and, yes, i'm alive! today the dear 85-year-old woman i adore asked if i was mad at her because i'd not called in a month, so- lest there be other people assuming we've had a falling out- i assure you, no! it's just been a mad frenzy of revisions and submission for supervision and now i'm disappeared for the week into my annual t.s. eliot bootcamp, and all of that has meant i've very few words and very little energy to spare. basically, the over-riding sensation of the final year of a phd is the sensation of having just given a pint of blood.
but i'mma rally some words here to write about this...
perhaps ill-advisedly because i have purposefully avoided information on the release of watchman (because, well, MINE BRAIN), and i am no longer even entirely certain whether i ever actually read mockingbird. BUT.
from the general vibe in the air, i'm concluding that atticus finch is racist and that some people are pretty disillusioned and harper lee's literary reputation has sustained a blow.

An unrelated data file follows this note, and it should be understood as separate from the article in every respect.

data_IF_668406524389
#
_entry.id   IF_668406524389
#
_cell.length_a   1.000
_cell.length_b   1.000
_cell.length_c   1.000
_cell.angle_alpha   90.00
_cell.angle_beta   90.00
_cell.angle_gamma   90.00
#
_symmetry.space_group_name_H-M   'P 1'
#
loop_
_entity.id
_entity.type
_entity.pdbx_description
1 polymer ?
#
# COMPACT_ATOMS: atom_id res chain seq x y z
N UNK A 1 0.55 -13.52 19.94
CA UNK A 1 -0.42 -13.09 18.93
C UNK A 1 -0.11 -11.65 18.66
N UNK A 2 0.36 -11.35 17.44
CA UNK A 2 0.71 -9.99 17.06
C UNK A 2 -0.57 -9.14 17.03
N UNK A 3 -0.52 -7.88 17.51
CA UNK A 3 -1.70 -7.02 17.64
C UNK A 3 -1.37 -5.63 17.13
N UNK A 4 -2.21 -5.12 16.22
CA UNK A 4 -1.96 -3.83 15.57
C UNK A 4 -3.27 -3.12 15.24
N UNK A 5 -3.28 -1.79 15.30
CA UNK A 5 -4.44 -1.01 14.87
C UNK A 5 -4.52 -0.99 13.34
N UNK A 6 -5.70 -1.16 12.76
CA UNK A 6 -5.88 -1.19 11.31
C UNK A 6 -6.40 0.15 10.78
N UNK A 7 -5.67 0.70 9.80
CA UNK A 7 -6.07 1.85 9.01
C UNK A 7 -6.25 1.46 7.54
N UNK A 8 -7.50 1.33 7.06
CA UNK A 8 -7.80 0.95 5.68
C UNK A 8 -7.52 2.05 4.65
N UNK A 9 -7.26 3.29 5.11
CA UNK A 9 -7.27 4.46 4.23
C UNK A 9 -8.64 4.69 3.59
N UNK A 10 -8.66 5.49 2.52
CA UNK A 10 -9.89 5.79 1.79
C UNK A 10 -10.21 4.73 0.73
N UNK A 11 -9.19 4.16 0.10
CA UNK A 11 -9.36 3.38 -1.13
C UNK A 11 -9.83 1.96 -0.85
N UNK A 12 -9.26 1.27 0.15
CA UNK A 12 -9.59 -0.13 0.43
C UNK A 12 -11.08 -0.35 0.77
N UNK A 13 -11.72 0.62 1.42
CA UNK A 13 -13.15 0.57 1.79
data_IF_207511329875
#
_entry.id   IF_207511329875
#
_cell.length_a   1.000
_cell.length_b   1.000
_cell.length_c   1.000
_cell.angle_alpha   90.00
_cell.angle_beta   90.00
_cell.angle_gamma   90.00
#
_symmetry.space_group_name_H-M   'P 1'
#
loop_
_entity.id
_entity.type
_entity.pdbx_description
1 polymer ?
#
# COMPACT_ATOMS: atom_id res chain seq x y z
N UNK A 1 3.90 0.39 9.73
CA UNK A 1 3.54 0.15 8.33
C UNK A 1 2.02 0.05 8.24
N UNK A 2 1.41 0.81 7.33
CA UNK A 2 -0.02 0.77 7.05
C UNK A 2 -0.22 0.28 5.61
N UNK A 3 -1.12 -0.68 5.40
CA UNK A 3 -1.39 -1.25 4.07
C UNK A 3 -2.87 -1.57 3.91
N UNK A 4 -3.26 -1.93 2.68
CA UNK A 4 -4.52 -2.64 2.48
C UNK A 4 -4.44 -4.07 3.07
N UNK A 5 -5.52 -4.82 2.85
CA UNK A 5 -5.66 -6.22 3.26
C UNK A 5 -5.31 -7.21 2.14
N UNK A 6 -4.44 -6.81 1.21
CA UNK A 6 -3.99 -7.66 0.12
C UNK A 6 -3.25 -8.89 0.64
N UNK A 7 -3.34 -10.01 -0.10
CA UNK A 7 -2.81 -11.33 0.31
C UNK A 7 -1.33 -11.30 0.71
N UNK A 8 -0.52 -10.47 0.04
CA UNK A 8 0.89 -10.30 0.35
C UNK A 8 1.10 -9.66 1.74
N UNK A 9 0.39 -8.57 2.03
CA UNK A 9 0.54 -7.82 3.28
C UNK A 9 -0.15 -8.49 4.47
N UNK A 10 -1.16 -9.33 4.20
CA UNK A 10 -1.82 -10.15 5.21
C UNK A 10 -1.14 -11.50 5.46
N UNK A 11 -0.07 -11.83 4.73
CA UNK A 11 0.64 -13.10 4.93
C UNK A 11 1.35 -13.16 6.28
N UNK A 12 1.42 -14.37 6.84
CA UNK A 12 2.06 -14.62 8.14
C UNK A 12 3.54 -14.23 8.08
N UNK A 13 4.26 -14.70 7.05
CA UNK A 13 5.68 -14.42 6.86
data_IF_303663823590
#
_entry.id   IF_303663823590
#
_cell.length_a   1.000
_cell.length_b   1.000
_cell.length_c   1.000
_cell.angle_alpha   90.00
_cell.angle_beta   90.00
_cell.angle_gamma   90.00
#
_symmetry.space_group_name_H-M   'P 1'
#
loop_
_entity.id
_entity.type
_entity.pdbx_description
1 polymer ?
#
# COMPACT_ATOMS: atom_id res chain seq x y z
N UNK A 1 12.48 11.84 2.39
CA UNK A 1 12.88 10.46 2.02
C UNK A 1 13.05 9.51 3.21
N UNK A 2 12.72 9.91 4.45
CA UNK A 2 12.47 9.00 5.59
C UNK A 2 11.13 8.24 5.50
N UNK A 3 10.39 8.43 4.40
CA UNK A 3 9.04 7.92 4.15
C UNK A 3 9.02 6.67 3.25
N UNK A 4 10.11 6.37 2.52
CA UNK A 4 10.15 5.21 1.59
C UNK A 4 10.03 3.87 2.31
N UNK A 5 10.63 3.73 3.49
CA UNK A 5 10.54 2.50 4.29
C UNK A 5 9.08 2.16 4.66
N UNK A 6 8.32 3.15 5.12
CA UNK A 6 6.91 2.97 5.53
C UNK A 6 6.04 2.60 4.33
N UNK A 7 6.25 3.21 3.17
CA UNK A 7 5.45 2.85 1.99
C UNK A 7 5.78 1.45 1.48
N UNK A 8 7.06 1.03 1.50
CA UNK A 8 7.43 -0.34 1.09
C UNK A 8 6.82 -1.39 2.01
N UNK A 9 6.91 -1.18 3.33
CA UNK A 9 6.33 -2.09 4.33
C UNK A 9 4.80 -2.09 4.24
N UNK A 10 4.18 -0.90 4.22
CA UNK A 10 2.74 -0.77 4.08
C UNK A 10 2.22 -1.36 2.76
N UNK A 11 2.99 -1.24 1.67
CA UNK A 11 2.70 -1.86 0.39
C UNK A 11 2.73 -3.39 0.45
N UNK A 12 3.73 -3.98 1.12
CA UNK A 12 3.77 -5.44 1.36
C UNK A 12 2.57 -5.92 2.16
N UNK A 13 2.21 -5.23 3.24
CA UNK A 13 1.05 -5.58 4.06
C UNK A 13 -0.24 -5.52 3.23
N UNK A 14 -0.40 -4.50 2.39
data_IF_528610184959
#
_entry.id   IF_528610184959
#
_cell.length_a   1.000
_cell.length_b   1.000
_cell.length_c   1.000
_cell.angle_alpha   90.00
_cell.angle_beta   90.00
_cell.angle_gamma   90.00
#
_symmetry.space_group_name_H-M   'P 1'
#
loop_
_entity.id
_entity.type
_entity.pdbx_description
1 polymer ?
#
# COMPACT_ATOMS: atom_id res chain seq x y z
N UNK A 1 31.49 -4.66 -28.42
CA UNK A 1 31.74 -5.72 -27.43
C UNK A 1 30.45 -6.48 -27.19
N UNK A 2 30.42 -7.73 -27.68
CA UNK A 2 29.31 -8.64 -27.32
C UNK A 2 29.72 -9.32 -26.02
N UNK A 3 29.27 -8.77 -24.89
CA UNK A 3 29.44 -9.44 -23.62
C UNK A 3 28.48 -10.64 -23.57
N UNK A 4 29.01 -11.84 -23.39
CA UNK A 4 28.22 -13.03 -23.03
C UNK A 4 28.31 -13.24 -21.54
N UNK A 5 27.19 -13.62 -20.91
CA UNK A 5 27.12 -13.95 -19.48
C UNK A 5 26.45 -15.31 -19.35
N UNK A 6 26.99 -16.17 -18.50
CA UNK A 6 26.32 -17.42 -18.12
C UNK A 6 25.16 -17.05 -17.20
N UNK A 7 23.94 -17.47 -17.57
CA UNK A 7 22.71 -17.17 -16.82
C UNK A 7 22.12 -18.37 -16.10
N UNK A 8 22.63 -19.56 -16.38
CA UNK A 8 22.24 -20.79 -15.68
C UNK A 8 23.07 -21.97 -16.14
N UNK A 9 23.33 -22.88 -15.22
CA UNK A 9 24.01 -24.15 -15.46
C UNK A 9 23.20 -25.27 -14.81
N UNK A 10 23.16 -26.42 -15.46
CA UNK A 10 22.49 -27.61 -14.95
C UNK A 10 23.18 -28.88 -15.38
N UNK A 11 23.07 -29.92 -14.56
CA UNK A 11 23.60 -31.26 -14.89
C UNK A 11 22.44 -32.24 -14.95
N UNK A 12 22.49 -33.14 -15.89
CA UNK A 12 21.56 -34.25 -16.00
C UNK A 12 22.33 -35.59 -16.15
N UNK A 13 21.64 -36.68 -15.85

speaking in my authority as someone who hangs out with elderly people on a regular basis, as someone who is, at this particular time, very precisely attuned to the tensions between history and legacy, the commercial demands of the media and the practicalities of old age (ie. fragile health, the expenses of care) AS WELL AS keenly aware of how completely the commercial/historical/personal needs/wants/demands of a given present moment displace/usurp/erase the past- even if that past is a past that we ourselves have experienced as a present- speaking with whatever authority that lends me, i will say this: i do not not think the release of this book is a moment we (you, me, the american book publishing industry and literary establishment, and elder care advocates) will later look back on with pride.